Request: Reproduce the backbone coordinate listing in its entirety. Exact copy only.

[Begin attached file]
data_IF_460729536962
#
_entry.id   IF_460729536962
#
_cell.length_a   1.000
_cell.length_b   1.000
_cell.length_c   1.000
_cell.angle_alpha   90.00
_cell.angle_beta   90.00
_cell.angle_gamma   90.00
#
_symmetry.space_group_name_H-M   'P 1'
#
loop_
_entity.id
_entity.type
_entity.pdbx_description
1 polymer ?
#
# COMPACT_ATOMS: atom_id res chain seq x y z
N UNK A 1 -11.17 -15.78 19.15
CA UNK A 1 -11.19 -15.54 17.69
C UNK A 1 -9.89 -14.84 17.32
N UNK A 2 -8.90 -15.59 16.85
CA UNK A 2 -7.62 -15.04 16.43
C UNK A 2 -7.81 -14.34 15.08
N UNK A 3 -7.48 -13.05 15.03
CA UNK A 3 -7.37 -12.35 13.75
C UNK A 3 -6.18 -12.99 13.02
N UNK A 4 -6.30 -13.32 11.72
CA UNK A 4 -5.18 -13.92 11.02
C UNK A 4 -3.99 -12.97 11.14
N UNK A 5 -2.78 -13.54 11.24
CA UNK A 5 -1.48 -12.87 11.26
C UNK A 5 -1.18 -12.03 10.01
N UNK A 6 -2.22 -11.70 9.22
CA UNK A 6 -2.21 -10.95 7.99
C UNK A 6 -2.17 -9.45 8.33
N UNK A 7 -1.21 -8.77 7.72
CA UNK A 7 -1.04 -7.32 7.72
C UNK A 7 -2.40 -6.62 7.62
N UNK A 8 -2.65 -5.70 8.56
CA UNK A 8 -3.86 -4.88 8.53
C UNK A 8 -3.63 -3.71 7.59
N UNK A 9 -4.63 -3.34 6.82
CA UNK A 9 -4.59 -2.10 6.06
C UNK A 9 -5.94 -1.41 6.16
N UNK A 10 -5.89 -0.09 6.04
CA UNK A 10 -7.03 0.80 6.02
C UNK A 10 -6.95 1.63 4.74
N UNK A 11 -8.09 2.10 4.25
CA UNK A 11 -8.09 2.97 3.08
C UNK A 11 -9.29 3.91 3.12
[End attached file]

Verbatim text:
data_IF_460729536962
#
_entry.id   IF_460729536962
#
_cell.length_a   1.000
_cell.length_b   1.000
_cell.length_c   1.000
_cell.angle_alpha   90.00
_cell.angle_beta   90.00
_cell.angle_gamma   90.00
#
_symmetry.space_group_name_H-M   'P 1'
#
loop_
_entity.id
_entity.type
_entity.pdbx_description
1 polymer ?
#
# COMPACT_ATOMS: atom_id res chain seq x y z
N UNK A 1 -11.17 -15.78 19.15
CA UNK A 1 -11.19 -15.54 17.69
C UNK A 1 -9.89 -14.84 17.32
N UNK A 2 -8.90 -15.59 16.85
CA UNK A 2 -7.62 -15.04 16.43
C UNK A 2 -7.81 -14.34 15.08
N UNK A 3 -7.48 -13.05 15.03
CA UNK A 3 -7.37 -12.35 13.75
C UNK A 3 -6.18 -12.99 13.02
N UNK A 4 -6.30 -13.32 11.72
CA UNK A 4 -5.18 -13.92 11.02
C UNK A 4 -3.99 -12.97 11.14
N UNK A 5 -2.78 -13.54 11.24
CA UNK A 5 -1.48 -12.87 11.26
C UNK A 5 -1.18 -12.03 10.01
N UNK A 6 -2.22 -11.70 9.22
CA UNK A 6 -2.21 -10.95 7.99
C UNK A 6 -2.17 -9.45 8.33
N UNK A 7 -1.21 -8.77 7.72
CA UNK A 7 -1.04 -7.32 7.72
C UNK A 7 -2.40 -6.62 7.62
N UNK A 8 -2.65 -5.70 8.56
CA UNK A 8 -3.86 -4.88 8.53
C UNK A 8 -3.63 -3.71 7.59
N UNK A 9 -4.63 -3.34 6.82
CA UNK A 9 -4.59 -2.10 6.06
C UNK A 9 -5.94 -1.41 6.16
N UNK A 10 -5.89 -0.09 6.04
CA UNK A 10 -7.03 0.80 6.02
C UNK A 10 -6.95 1.63 4.74
N UNK A 11 -8.09 2.10 4.25
CA UNK A 11 -8.09 2.97 3.08
C UNK A 11 -9.29 3.91 3.12